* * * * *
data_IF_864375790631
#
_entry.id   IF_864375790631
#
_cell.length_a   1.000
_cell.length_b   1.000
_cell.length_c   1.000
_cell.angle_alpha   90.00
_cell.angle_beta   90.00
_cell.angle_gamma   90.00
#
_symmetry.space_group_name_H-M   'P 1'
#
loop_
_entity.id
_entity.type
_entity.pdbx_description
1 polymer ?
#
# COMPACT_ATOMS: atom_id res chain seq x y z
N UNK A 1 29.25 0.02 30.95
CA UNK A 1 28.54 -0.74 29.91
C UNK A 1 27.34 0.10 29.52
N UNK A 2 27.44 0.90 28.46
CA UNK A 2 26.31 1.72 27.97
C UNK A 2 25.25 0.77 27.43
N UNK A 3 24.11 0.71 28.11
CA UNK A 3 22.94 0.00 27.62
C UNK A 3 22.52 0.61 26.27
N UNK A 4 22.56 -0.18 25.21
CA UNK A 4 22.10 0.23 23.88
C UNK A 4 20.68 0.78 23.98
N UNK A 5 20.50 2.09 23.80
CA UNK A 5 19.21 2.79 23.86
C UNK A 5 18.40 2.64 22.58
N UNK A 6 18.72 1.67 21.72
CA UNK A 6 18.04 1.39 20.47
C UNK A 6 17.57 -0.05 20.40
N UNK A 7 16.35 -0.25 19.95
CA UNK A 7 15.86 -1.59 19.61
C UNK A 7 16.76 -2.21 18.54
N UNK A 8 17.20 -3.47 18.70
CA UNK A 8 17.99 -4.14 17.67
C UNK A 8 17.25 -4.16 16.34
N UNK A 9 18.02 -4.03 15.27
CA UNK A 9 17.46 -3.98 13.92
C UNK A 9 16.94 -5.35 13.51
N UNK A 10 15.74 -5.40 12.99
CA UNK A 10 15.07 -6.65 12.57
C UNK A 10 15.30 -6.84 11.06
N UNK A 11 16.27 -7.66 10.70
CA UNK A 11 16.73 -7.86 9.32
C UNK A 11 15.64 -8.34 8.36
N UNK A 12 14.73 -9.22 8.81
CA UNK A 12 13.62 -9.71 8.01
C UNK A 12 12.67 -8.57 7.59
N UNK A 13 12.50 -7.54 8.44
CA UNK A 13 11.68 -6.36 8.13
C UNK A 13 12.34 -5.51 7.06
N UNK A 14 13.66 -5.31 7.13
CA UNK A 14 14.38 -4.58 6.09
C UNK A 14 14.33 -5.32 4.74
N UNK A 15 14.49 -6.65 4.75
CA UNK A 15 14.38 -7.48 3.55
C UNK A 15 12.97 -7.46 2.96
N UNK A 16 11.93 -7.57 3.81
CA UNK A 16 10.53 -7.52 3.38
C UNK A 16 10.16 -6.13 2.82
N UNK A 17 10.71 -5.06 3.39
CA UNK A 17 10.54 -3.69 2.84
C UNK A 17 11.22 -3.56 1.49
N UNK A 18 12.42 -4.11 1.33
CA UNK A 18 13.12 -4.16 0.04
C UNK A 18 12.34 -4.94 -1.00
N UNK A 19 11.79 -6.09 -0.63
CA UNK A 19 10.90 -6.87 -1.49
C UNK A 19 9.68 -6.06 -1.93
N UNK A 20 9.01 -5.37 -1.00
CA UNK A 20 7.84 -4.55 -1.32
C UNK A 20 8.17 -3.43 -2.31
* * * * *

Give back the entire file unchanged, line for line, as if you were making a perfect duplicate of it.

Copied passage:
data_IF_864375790631
#
_entry.id   IF_864375790631
#
_cell.length_a   1.000
_cell.length_b   1.000
_cell.length_c   1.000
_cell.angle_alpha   90.00
_cell.angle_beta   90.00
_cell.angle_gamma   90.00
#
_symmetry.space_group_name_H-M   'P 1'
#
loop_
_entity.id
_entity.type
_entity.pdbx_description
1 polymer ?
#
# COMPACT_ATOMS: atom_id res chain seq x y z
N UNK A 1 29.25 0.02 30.95
CA UNK A 1 28.54 -0.74 29.91
C UNK A 1 27.34 0.10 29.52
N UNK A 2 27.44 0.90 28.46
CA UNK A 2 26.31 1.72 27.97
C UNK A 2 25.25 0.77 27.43
N UNK A 3 24.11 0.71 28.11
CA UNK A 3 22.94 0.00 27.62
C UNK A 3 22.52 0.61 26.27
N UNK A 4 22.56 -0.18 25.21
CA UNK A 4 22.10 0.23 23.88
C UNK A 4 20.68 0.78 23.98
N UNK A 5 20.50 2.09 23.80
CA UNK A 5 19.21 2.79 23.86
C UNK A 5 18.40 2.64 22.58
N UNK A 6 18.72 1.67 21.72
CA UNK A 6 18.04 1.39 20.47
C UNK A 6 17.57 -0.05 20.40
N UNK A 7 16.35 -0.25 19.95
CA UNK A 7 15.86 -1.59 19.61
C UNK A 7 16.76 -2.21 18.54
N UNK A 8 17.20 -3.47 18.70
CA UNK A 8 17.99 -4.14 17.67
C UNK A 8 17.25 -4.16 16.34
N UNK A 9 18.02 -4.03 15.27
CA UNK A 9 17.46 -3.98 13.92
C UNK A 9 16.94 -5.35 13.51
N UNK A 10 15.74 -5.40 12.99
CA UNK A 10 15.07 -6.65 12.57
C UNK A 10 15.30 -6.84 11.06
N UNK A 11 16.27 -7.66 10.70
CA UNK A 11 16.73 -7.86 9.32
C UNK A 11 15.64 -8.34 8.36
N UNK A 12 14.73 -9.22 8.81
CA UNK A 12 13.62 -9.71 8.01
C UNK A 12 12.67 -8.57 7.59
N UNK A 13 12.50 -7.54 8.44
CA UNK A 13 11.68 -6.36 8.13
C UNK A 13 12.34 -5.51 7.06
N UNK A 14 13.66 -5.31 7.13
CA UNK A 14 14.38 -4.58 6.09
C UNK A 14 14.33 -5.32 4.74
N UNK A 15 14.49 -6.65 4.75
CA UNK A 15 14.38 -7.48 3.55
C UNK A 15 12.97 -7.46 2.96
N UNK A 16 11.93 -7.57 3.81
CA UNK A 16 10.53 -7.52 3.38
C UNK A 16 10.16 -6.13 2.82
N UNK A 17 10.71 -5.06 3.39
CA UNK A 17 10.54 -3.69 2.84
C UNK A 17 11.22 -3.56 1.49
N UNK A 18 12.42 -4.11 1.33
CA UNK A 18 13.12 -4.16 0.04
C UNK A 18 12.34 -4.94 -1.00
N UNK A 19 11.79 -6.09 -0.63
CA UNK A 19 10.90 -6.87 -1.49
C UNK A 19 9.68 -6.06 -1.93
N UNK A 20 9.01 -5.37 -1.00
CA UNK A 20 7.84 -4.55 -1.32
C UNK A 20 8.17 -3.43 -2.31